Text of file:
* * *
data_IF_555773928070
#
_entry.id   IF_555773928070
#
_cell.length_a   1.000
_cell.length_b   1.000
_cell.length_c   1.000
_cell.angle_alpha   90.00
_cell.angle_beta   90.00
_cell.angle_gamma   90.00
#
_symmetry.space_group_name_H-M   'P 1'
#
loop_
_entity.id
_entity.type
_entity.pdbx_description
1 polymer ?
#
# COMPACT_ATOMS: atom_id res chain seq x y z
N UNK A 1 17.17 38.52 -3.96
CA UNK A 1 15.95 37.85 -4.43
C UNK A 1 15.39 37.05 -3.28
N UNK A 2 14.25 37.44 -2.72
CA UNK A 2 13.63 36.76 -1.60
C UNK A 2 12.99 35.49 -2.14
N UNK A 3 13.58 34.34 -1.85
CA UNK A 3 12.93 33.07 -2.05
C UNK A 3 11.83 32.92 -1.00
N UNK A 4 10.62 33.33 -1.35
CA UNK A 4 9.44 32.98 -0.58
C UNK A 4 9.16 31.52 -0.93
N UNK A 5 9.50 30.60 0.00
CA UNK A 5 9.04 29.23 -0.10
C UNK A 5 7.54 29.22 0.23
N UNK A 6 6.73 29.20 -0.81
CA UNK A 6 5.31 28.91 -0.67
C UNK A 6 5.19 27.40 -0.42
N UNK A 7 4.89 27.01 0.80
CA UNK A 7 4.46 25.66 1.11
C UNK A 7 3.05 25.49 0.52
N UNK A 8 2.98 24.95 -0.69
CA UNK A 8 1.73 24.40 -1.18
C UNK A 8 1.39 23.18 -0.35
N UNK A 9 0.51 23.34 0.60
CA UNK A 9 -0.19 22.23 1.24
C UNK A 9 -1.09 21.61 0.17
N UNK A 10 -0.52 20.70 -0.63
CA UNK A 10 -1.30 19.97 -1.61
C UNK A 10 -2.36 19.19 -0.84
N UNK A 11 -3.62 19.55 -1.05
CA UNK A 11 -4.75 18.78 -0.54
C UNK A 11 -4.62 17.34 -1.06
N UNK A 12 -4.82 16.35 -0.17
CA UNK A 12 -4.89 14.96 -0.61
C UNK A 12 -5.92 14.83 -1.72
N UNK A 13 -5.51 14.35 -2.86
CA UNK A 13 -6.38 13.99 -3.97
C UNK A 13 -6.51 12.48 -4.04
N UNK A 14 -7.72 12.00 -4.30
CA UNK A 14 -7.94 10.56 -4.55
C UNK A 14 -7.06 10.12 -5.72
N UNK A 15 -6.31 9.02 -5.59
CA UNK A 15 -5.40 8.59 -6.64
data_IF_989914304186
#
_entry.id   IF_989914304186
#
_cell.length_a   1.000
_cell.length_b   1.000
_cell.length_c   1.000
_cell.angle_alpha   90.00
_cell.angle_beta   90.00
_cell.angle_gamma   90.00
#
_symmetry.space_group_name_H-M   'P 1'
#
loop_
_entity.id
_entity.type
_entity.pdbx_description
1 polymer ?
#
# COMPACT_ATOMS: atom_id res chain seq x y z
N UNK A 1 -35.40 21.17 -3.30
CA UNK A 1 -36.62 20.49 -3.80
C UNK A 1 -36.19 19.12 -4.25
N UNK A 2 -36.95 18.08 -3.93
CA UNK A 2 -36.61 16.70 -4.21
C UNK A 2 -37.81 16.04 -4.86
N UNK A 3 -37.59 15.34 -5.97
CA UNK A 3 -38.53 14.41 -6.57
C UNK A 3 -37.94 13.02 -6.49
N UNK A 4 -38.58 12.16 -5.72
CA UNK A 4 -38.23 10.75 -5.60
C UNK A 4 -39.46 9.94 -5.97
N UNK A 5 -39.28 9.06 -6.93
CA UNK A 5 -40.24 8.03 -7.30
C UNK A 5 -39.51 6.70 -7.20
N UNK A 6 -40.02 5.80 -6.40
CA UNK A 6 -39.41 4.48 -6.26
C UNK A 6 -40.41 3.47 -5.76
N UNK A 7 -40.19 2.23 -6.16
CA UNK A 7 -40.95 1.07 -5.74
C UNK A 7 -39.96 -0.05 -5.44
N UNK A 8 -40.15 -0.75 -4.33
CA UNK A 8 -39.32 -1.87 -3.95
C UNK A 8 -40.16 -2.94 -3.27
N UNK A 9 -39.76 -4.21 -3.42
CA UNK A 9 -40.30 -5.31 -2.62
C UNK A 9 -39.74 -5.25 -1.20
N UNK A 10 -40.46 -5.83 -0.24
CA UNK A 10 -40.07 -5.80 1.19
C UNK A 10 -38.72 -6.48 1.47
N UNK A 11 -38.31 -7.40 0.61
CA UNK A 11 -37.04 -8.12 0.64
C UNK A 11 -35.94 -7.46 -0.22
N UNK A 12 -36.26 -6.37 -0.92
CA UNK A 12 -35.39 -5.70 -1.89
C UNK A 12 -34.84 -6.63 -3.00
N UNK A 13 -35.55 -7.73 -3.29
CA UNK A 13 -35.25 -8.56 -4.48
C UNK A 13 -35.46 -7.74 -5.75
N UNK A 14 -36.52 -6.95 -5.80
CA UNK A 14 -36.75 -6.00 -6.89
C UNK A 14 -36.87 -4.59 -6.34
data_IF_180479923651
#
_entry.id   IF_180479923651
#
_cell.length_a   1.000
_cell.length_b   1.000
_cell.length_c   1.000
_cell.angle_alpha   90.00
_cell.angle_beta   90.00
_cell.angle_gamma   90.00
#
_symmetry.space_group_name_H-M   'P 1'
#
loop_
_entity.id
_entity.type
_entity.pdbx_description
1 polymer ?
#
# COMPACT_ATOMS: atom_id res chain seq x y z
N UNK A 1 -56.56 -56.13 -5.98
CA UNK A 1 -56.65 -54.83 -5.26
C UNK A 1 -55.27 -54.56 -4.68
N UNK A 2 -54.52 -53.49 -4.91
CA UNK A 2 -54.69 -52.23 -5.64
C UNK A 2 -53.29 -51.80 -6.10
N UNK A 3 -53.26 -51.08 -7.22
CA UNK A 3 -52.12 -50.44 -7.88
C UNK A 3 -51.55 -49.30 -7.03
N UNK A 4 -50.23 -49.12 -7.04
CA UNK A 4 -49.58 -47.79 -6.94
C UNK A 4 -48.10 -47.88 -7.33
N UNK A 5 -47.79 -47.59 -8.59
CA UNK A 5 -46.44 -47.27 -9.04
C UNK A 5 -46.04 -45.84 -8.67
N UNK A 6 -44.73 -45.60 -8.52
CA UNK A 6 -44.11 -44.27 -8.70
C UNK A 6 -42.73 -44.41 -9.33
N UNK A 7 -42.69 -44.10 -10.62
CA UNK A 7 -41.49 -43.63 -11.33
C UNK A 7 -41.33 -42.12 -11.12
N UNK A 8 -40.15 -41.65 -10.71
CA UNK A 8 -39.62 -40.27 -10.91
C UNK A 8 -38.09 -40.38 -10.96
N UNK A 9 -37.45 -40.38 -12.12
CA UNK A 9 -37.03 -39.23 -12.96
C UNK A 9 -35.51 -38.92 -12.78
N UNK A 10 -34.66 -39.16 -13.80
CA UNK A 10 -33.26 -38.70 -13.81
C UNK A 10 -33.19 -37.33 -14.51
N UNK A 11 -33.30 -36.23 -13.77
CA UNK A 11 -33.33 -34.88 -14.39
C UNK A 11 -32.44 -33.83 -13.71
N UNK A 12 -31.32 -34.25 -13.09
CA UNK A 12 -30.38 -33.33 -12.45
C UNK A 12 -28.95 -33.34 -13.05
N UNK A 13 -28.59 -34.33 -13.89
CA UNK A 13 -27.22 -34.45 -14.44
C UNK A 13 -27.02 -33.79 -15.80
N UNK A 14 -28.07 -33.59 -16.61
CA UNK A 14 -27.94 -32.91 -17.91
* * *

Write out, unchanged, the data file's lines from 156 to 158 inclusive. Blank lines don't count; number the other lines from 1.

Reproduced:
N UNK A 4 -50.23 -49.12 -7.04
CA UNK A 4 -49.58 -47.79 -6.94
C UNK A 4 -48.10 -47.88 -7.33